Early Uniform Study of the Chicago Light Artillery

    In April 1861, in spite of gathering war clouds, the Chicago militia was a paper organization of under strength, poorly equipped, and ununiformed companies. Even the Famed Ellsworth Zouaves had fallen into a state of disorganization after their tour of 1860 and had disbanded. Comparatively speaking, the city's senior military company, the Chicago Light Artillery of the 60th Regiment, I.S.M. was described by a chronicler as the one company that "had both men and arms fit for immediate service. Four brass six-pounders, with caissons and harness complete, all in excellent order." In spite of this positive evaluation, the unit had only fifty men enrolled and, like their infantry brethren, they were without appropriate clothing for active service.

    On 19 April 1861, Gen. R. K. Swift, of the Illinois State Militia, was ordered by Governor Yates to immediately organize and equip an expeditionary force to secure the strategic town of Cairo at the confluence of the Ohio and Mississippi rivers.  With amazing alacrity, Swift and his agents undertook the task of arming and clothing the enthusiastic Chicago volunteers.  Weapons were gleaned from pawn shops and hardware stores; the city was swept for belts, holsters, and powder flasks; and the dry goods merchants were visited for blankets, socks, and flannel shirts.

    On Sunday, April 21st, the expedition was ready to move. The new soldiers were marched to the depot through a cheering throng. Some uniforms from some prior service were to be seen here and there among the volunteers but, as one participant recalled, "We all wore our usual clothing, the only attempt at uniformity being that we had a red blanket rolled up and passed over the left shoulder."

    Cairo was reached and seized without incident and the Chicago Light Artillery was charged with controlling traffic on the river. On  April  24th, as the steamboat Baltic, heading south from St. Louis, attempted to run the Federal position, Lt. John R. Botsford put a shot across her bow and forced her to shore. As Chicagoans were to subsequently boast, "The first shot fired in the West for the Union was a Chicago shot, from a Chicago cannon, trained by a Chicago boy of the Chicago Light Artillery."

    The lineage of the Chicago Light Artillery dates from 1847, when R. K. Swift organized the Company of Chicago Hussars & Light Artillery that he uniformed and equipped at his own expense. Reorganized in 1854, the company was also known as the Dearborn Light Artillery. The first reference to uniforms is encountered on the 1859 color lithographed sheet music cover, "The Northwestern Railway Polka". This print features two military figures: a Zouave Cadet and a fashionably wasp waisted gunner of the Chicago Light Artillery. The artilleryman's uniform is in conformity to U.S. regulations of the day. Dark Blue frock coat and pants trimmed in red.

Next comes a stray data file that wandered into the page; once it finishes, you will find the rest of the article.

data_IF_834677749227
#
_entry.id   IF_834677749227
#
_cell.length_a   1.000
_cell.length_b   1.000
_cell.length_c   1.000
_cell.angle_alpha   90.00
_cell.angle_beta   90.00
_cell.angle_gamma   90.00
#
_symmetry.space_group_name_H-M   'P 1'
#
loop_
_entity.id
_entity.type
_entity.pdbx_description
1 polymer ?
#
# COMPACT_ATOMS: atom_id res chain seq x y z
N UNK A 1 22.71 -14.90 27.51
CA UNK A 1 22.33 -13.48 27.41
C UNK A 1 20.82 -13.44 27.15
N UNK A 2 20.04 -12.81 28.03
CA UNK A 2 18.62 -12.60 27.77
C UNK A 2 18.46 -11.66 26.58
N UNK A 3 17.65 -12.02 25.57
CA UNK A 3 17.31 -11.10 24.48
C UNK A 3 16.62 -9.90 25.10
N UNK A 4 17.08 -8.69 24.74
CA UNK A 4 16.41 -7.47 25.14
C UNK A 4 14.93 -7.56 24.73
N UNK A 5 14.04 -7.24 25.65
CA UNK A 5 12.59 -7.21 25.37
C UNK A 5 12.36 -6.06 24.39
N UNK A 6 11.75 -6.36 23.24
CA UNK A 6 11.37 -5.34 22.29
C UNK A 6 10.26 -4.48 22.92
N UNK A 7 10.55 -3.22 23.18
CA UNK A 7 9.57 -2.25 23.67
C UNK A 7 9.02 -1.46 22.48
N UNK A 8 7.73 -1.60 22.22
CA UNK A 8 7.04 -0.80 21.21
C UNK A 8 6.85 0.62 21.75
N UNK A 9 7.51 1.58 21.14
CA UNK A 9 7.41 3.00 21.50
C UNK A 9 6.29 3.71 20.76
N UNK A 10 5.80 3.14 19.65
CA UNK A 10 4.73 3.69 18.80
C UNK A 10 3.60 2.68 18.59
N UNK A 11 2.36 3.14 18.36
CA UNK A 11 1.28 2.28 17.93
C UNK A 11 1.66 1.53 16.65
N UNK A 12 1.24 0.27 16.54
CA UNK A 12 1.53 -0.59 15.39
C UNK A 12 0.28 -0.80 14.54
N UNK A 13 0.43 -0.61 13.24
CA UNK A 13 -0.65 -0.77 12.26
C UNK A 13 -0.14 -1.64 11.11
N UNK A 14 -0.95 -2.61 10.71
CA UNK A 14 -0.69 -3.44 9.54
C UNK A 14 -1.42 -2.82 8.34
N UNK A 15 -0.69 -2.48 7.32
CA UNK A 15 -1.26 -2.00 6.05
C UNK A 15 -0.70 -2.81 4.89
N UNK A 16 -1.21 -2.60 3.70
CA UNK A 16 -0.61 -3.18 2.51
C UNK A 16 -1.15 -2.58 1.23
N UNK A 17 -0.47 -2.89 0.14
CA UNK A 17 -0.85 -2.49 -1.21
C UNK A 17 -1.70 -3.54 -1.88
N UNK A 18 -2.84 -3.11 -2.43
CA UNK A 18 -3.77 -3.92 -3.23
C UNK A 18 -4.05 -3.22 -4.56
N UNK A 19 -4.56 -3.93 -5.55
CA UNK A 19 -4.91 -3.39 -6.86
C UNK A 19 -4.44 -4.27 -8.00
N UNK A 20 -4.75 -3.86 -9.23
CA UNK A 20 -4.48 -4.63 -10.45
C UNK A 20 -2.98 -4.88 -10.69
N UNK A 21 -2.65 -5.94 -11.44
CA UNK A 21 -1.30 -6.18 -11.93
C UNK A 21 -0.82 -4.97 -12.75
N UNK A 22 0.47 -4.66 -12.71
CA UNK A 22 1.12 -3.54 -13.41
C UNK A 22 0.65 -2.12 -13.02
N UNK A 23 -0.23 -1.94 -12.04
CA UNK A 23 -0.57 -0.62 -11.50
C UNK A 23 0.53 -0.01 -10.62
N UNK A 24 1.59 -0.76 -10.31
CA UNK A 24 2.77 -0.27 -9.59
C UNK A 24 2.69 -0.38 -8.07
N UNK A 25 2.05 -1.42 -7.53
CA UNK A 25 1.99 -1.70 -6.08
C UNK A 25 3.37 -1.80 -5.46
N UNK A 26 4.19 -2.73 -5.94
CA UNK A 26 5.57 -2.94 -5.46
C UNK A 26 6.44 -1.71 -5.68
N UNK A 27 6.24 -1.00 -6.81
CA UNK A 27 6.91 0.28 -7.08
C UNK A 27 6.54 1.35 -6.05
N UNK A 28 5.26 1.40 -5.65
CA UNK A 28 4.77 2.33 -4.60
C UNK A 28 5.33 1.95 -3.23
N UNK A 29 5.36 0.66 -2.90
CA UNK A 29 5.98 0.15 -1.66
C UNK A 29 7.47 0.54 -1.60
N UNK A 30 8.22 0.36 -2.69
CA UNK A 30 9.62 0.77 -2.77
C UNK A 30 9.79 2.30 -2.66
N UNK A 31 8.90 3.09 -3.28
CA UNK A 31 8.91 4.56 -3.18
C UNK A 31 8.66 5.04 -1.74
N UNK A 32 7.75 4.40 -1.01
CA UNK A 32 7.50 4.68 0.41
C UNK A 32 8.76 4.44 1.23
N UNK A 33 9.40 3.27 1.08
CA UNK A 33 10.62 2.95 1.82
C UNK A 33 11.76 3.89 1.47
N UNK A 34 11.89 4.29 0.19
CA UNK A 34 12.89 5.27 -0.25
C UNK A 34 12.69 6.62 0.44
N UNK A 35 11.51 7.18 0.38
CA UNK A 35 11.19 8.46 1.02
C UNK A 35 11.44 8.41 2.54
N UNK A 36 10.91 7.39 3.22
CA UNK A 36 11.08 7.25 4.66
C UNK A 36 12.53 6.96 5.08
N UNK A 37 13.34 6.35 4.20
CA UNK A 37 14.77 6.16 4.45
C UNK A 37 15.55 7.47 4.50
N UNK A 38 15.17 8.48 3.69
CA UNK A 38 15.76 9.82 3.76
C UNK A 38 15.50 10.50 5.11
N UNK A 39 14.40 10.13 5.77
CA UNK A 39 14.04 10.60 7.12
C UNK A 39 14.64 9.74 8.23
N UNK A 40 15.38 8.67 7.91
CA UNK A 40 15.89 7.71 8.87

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    When the Cairo expedition was mounted, the Chicago gunners adopted a simple, serviceable navy-like dress. Photographs taken in the Cairo district of the Chicago Light Artillery  in the early months show both men and officers in gray or light blue over shirts and heavy darker gray trousers. The ubiquitous Havelock appeared as spring turned to scorching summer. Distinctions of rank, other than the carrying of swords, are difficult to discern in the photographs. The officer (figure with the sword) is wearing a kepi provided by the Confederacy.   Several steamboats captured by the Illinois boys were carrying consignments of military caps intended for rebel soldiers that were triumphantly appropriated and worn by the Chicagoans.


    In the late summer of 1861, a natty uniform provided by the citizens of Chicago was finally received by the men.   Pvt. Jeremiah Sherman of Battery "A" has a ledger entry that  states, "Received my uniform of artillery close [sic] which are a grey suit throuht [sic] except the red trimmings:''  Enoch Colby wrote to his family, "It consists of one pair of gray pants, lined all wool and of good material, also a coat out of the same trimmed with red.  A cap of the same cut after the souave [sic] pattern. It is a gay looking uniform and when our company's out on dress parade, they make a splendid appearance. Our overcoats will be of heavy blue with a cape and will come down almost to the ankle."  A full length portrait of William Pitt Follansbee, reproduced in Kimball's "History of Battery A", corroborates these descriptions and provides details of the cap insignia and the Brandenburg cuff of the jacket. It is difficult to determine how long this gray uniform was worn. Kimball states that "the boys (of battery "A") received their first regulation uniforms at Paducah, December 22,1861. However, Jeremiah Sherman, in recounting his experiences at Shiloh , describes looting an abandoned sutler's tent: "I stuffed my artillery jacket, grey uniform jacket full of wrighting [sic] paper." Certainly, by mid 1862, the Chicago artillerymen were provided with the regulation blue and red trimmed jackets that they wore for the remainder of their service.

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 *This article is based on the information provided with Plate # 785 by the Company of Military Historians.  Written by James J. Hennessey